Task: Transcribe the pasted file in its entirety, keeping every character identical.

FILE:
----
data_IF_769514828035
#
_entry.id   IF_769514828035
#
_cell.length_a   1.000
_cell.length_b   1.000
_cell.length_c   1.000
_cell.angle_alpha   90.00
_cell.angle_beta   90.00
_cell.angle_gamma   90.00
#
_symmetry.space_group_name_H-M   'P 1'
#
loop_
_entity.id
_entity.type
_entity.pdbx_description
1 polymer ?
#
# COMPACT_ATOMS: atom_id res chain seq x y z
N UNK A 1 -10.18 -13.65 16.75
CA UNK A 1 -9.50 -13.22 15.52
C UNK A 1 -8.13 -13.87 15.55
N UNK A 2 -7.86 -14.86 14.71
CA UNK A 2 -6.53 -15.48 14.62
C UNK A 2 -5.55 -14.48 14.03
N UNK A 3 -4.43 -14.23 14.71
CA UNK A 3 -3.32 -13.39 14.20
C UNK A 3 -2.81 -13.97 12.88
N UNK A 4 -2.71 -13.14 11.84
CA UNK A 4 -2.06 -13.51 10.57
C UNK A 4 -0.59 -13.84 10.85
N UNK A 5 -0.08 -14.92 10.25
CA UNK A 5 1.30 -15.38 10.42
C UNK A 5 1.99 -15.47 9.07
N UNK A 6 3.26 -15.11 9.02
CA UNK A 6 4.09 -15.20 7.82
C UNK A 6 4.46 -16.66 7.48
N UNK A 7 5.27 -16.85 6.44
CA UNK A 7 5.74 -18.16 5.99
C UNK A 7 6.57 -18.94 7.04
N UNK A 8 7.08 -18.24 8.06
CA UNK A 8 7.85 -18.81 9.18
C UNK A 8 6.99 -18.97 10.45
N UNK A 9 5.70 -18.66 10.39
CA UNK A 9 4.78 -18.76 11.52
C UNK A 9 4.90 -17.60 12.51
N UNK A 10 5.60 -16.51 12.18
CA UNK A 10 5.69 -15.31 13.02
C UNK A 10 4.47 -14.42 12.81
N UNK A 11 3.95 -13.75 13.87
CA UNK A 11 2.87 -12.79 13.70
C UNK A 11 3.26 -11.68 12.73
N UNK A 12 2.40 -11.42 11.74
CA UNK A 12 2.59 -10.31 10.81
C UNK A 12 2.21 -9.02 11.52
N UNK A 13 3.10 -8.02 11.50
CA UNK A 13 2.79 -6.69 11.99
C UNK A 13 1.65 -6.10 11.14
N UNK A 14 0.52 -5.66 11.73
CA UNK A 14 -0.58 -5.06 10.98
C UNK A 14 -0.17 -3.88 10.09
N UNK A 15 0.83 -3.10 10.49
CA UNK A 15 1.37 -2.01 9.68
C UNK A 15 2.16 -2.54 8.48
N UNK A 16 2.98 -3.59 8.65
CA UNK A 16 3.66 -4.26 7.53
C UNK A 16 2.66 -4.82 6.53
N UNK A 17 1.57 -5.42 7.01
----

data_IF_769514828035
#
_entry.id   IF_769514828035
#
_cell.length_a   1.000
_cell.length_b   1.000
_cell.length_c   1.000
_cell.angle_alpha   90.00
_cell.angle_beta   90.00
_cell.angle_gamma   90.00
#
_symmetry.space_group_name_H-M   'P 1'
#
loop_
_entity.id
_entity.type
_entity.pdbx_description
1 polymer ?
#
# COMPACT_ATOMS: atom_id res chain seq x y z
N UNK A 1 -10.18 -13.65 16.75
CA UNK A 1 -9.50 -13.22 15.52
C UNK A 1 -8.13 -13.87 15.55
N UNK A 2 -7.86 -14.86 14.71
CA UNK A 2 -6.53 -15.48 14.62
C UNK A 2 -5.55 -14.48 14.03
N UNK A 3 -4.43 -14.23 14.71
CA UNK A 3 -3.32 -13.39 14.20
C UNK A 3 -2.81 -13.97 12.88
N UNK A 4 -2.71 -13.14 11.84
CA UNK A 4 -2.06 -13.51 10.57
C UNK A 4 -0.59 -13.84 10.85
N UNK A 5 -0.08 -14.92 10.25
CA UNK A 5 1.30 -15.38 10.42
C UNK A 5 1.99 -15.47 9.07
N UNK A 6 3.26 -15.11 9.02
CA UNK A 6 4.09 -15.20 7.82
C UNK A 6 4.46 -16.66 7.48
N UNK A 7 5.27 -16.85 6.44
CA UNK A 7 5.74 -18.16 5.99
C UNK A 7 6.57 -18.94 7.04
N UNK A 8 7.08 -18.24 8.06
CA UNK A 8 7.85 -18.81 9.18
C UNK A 8 6.99 -18.97 10.45
N UNK A 9 5.70 -18.66 10.39
CA UNK A 9 4.78 -18.76 11.52
C UNK A 9 4.90 -17.60 12.51
N UNK A 10 5.60 -16.51 12.18
CA UNK A 10 5.69 -15.31 13.02
C UNK A 10 4.47 -14.42 12.81
N UNK A 11 3.95 -13.75 13.87
CA UNK A 11 2.87 -12.79 13.70
C UNK A 11 3.26 -11.68 12.73
N UNK A 12 2.40 -11.42 11.74
CA UNK A 12 2.59 -10.31 10.81
C UNK A 12 2.21 -9.02 11.52
N UNK A 13 3.10 -8.02 11.50
CA UNK A 13 2.79 -6.69 11.99
C UNK A 13 1.65 -6.10 11.14
N UNK A 14 0.52 -5.66 11.73
CA UNK A 14 -0.58 -5.06 10.98
C UNK A 14 -0.17 -3.88 10.09
N UNK A 15 0.83 -3.10 10.49
CA UNK A 15 1.37 -2.01 9.68
C UNK A 15 2.16 -2.54 8.48
N UNK A 16 2.98 -3.59 8.65
CA UNK A 16 3.66 -4.26 7.53
C UNK A 16 2.66 -4.82 6.53
N UNK A 17 1.57 -5.42 7.01